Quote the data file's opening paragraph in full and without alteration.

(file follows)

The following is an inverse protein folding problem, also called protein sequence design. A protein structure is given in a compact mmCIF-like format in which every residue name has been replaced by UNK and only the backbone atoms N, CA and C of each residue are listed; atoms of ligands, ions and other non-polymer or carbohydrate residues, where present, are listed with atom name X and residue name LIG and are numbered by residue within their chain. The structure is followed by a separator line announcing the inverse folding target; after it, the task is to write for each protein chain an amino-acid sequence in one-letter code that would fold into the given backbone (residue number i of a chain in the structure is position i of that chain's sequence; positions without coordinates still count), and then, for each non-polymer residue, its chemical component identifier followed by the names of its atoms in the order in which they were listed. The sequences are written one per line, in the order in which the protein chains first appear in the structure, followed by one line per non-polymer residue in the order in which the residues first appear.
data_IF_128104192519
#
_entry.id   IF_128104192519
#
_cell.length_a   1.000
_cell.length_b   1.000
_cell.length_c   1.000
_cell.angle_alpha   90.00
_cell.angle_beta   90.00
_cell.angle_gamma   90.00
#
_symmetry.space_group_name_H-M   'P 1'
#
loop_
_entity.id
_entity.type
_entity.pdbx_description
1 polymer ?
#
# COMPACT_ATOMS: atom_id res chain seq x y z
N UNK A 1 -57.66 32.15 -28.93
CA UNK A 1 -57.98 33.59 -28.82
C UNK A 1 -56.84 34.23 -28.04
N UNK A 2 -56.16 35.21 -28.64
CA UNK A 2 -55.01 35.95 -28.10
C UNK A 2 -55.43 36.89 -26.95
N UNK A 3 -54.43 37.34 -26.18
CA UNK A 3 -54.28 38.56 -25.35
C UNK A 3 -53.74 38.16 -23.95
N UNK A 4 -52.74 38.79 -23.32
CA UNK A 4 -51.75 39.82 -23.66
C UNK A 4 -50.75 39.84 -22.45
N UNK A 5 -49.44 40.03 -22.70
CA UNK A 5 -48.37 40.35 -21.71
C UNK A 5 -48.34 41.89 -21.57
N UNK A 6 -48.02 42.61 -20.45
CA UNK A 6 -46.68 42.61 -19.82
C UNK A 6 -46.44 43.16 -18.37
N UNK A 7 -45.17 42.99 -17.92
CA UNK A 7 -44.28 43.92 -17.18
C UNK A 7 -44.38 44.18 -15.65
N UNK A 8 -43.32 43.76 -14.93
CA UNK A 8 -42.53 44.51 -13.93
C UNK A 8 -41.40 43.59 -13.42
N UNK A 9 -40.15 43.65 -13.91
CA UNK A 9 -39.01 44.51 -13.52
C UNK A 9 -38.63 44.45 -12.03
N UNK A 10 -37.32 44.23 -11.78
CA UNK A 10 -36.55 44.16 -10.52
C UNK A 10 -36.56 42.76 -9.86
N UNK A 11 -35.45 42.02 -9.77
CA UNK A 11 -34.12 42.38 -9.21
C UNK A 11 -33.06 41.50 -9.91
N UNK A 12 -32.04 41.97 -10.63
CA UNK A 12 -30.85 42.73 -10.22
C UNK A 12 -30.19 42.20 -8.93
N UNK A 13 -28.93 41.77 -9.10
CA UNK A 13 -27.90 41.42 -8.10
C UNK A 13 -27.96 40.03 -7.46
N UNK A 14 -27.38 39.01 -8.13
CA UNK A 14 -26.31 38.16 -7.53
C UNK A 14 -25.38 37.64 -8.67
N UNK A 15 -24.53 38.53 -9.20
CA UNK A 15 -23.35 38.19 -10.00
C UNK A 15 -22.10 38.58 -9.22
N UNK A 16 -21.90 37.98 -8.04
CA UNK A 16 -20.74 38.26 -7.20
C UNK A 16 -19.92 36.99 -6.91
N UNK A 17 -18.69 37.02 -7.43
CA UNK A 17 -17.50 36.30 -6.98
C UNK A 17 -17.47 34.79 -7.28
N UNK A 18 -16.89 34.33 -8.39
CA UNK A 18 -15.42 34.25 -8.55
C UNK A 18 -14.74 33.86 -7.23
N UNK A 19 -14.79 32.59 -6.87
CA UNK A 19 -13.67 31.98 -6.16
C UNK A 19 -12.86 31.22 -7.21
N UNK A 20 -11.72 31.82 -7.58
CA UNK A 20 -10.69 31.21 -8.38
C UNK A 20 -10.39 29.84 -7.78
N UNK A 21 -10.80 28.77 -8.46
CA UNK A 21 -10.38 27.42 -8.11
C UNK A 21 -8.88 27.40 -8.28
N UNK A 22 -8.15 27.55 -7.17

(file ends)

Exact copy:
The following is an inverse protein folding problem, also called protein sequence design. A protein structure is given in a compact mmCIF-like format in which every residue name has been replaced by UNK and only the backbone atoms N, CA and C of each residue are listed; atoms of ligands, ions and other non-polymer or carbohydrate residues, where present, are listed with atom name X and residue name LIG and are numbered by residue within their chain. The structure is followed by a separator line announcing the inverse folding target; after it, the task is to write for each protein chain an amino-acid sequence in one-letter code that would fold into the given backbone (residue number i of a chain in the structure is position i of that chain's sequence; positions without coordinates still count), and then, for each non-polymer residue, its chemical component identifier followed by the names of its atoms in the order in which they were listed. The sequences are written one per line, in the order in which the protein chains first appear in the structure, followed by one line per non-polymer residue in the order in which the residues first appear.